Mannose-binding lectin (MBL) therapy in an MBL-deficient patient with severe cystic fibrosis lung disease

Peter Garred, Tacjana Pressler, Susanne Lanng, Hans O Madsen, Claus Moser, Inga Laursen, Flemming Balstrup, Claus Koch, Christian Koch


Deficiency of mannose-binding lectin has been shown to be a risk factor for cystic fibrosis (CF) patients. We, therefore, decided to treat a patient with CF, mannose-binding lectin deficiency, severe bronchopulmonary Pseudomonas aeruginosa infection, and rapid deterioration of lung function with purified mannose-binding lectin in an attempt to ameliorate the course of the lung disease. The mannose-binding lectin used originated from pooled human donor plasma and was given as an intravenous infusion twice a week for a period of 3 months. The patients's clinical condition was stabilized during the treatment period, but was not improved. No adverse events were observed. However, the lung function assessed as percent forced expiratory volume in 1 sec (FEV1%) and percent forced vital capacirt (FVC%) correlated significantly with the mannose-binding serum lectin levels (rho=+0.68, P=0.008, and rho=+0.73, P=0.004). Additionally, an inverse correlation with the acute phase-reactant C-reactive protein and the proinflammatory cytokine IL-6 was observed (rho=-0.49, P=0.007 and rho=-0.41, P=0.04, respectively). The results emphasize the importance of mannose-binding lectin as a secondary disease modifier in CF. Moreover, purified mannose-binding lectin can safely be administered to chronically ill patients, and may be a potential treatment in CF and other diseases in which mannose-binding lectin deficiency plays a pathophysiological role.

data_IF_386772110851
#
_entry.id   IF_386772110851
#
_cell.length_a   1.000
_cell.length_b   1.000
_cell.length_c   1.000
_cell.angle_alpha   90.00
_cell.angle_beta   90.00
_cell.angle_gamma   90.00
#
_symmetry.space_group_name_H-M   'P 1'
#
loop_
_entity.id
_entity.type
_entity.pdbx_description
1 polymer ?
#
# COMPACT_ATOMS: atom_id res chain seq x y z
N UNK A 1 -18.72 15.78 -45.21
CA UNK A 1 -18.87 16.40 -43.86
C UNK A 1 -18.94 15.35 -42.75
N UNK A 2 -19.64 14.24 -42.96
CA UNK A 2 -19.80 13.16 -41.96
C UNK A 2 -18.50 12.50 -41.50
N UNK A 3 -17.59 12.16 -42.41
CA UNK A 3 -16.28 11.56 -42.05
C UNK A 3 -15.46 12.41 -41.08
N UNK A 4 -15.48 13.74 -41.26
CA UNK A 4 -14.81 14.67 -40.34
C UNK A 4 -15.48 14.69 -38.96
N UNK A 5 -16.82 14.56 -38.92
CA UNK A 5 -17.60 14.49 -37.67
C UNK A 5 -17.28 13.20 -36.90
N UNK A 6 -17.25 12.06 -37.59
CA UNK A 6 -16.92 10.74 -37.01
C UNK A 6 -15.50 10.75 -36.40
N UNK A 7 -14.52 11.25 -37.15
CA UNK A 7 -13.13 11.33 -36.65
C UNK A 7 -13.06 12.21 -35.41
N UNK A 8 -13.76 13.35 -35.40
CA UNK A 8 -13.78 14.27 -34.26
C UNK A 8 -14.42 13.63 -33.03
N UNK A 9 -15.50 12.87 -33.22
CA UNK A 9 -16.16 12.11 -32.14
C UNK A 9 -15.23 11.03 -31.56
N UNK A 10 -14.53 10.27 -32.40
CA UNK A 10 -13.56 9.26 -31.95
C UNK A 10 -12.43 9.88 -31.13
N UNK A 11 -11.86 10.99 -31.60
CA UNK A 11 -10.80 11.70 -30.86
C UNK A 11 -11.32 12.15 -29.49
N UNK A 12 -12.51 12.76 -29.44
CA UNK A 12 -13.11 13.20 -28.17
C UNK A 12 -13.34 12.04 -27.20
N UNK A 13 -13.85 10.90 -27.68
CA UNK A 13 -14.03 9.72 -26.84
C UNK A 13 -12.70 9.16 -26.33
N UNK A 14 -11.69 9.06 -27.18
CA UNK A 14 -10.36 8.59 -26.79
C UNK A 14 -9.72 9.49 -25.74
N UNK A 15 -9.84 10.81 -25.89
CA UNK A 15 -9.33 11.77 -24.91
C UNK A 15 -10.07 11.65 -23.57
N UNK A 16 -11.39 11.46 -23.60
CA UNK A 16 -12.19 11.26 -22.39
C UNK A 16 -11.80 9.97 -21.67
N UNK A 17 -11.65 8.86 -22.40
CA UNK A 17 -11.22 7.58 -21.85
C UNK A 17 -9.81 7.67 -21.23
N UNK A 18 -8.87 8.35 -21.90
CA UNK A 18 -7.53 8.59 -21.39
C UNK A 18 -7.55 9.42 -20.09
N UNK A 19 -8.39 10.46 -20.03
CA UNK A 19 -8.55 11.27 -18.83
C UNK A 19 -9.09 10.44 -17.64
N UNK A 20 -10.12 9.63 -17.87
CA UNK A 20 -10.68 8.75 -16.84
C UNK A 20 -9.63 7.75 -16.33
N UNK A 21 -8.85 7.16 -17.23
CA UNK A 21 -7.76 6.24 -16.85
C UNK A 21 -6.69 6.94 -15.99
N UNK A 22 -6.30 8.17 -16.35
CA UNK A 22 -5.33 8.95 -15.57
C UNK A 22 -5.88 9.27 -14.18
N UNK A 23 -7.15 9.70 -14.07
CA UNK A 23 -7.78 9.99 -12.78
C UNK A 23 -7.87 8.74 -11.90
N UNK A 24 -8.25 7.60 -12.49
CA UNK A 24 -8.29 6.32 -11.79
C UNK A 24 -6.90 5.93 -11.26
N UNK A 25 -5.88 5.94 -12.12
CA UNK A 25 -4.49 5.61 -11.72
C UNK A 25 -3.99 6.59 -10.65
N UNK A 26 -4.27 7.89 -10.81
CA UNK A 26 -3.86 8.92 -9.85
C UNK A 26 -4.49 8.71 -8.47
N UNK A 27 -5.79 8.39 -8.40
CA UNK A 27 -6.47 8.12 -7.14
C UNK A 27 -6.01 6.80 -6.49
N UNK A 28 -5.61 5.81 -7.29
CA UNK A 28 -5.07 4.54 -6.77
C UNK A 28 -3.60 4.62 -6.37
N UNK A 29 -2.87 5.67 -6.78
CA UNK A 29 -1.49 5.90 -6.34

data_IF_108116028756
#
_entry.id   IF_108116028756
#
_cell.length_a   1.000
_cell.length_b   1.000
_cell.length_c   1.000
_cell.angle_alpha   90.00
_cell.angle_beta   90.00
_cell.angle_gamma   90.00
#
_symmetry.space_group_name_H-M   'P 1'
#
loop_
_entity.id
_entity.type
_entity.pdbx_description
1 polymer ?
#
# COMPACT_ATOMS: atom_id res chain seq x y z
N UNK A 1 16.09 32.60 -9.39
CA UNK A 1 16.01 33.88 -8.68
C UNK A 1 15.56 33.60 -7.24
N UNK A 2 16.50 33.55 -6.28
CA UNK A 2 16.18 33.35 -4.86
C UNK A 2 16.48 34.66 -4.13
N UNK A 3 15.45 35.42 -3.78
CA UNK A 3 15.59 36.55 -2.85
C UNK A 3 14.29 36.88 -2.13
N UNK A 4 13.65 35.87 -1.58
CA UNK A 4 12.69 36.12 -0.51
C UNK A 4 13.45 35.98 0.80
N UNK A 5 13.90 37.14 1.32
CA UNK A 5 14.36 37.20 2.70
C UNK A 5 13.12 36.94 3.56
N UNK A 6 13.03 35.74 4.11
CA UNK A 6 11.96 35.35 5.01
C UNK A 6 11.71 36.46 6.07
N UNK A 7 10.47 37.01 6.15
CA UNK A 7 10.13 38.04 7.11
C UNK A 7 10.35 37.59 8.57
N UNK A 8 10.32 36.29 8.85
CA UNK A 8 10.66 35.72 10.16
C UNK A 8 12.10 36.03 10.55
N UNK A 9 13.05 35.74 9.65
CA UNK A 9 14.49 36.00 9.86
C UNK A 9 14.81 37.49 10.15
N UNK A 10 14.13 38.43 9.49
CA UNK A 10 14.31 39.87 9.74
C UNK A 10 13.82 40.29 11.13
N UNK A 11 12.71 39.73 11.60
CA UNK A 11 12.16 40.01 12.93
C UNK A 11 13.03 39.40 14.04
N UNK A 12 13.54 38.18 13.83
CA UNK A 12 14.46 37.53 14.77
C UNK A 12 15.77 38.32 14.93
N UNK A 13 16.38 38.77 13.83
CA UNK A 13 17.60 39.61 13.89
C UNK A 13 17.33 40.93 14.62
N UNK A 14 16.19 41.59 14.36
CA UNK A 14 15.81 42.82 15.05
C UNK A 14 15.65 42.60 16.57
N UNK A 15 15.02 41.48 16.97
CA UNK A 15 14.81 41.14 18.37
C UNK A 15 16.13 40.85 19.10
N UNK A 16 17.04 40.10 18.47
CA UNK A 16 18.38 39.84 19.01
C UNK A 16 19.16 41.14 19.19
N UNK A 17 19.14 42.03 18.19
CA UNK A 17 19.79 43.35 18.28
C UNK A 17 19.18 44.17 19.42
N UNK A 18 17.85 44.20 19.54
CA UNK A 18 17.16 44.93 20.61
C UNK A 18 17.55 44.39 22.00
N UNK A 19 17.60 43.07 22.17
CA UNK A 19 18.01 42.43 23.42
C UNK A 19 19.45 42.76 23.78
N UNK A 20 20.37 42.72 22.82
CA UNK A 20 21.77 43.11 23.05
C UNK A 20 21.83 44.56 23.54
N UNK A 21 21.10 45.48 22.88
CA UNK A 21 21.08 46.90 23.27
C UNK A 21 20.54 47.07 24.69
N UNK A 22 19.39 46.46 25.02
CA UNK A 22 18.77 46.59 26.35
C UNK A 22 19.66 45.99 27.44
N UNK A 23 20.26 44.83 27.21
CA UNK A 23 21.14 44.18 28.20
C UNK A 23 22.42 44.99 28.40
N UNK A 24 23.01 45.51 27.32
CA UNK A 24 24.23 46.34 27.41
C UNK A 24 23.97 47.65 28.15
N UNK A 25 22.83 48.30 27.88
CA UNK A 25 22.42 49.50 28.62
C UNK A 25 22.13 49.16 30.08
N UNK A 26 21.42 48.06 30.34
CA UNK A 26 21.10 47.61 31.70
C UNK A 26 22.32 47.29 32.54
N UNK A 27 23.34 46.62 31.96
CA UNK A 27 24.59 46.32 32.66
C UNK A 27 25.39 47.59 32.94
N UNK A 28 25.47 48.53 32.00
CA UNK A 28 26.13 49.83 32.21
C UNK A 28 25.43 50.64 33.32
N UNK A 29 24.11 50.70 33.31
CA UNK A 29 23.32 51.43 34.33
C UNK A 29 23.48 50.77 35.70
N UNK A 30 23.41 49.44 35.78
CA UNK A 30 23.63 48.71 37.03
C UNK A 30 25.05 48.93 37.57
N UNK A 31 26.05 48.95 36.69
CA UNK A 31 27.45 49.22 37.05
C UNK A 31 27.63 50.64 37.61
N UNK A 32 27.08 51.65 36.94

TidsskriftPediatric Pulmonology
Udgave nummer3
Sider (fra-til)201-7
Antal sider7
StatusUdgivet - mar. 2002
Udgivet eksterntJa


Dyk ned i forskningsemnerne om 'Mannose-binding lectin (MBL) therapy in an MBL-deficient patient with severe cystic fibrosis lung disease'. Sammen danner de et unikt fingeraftryk.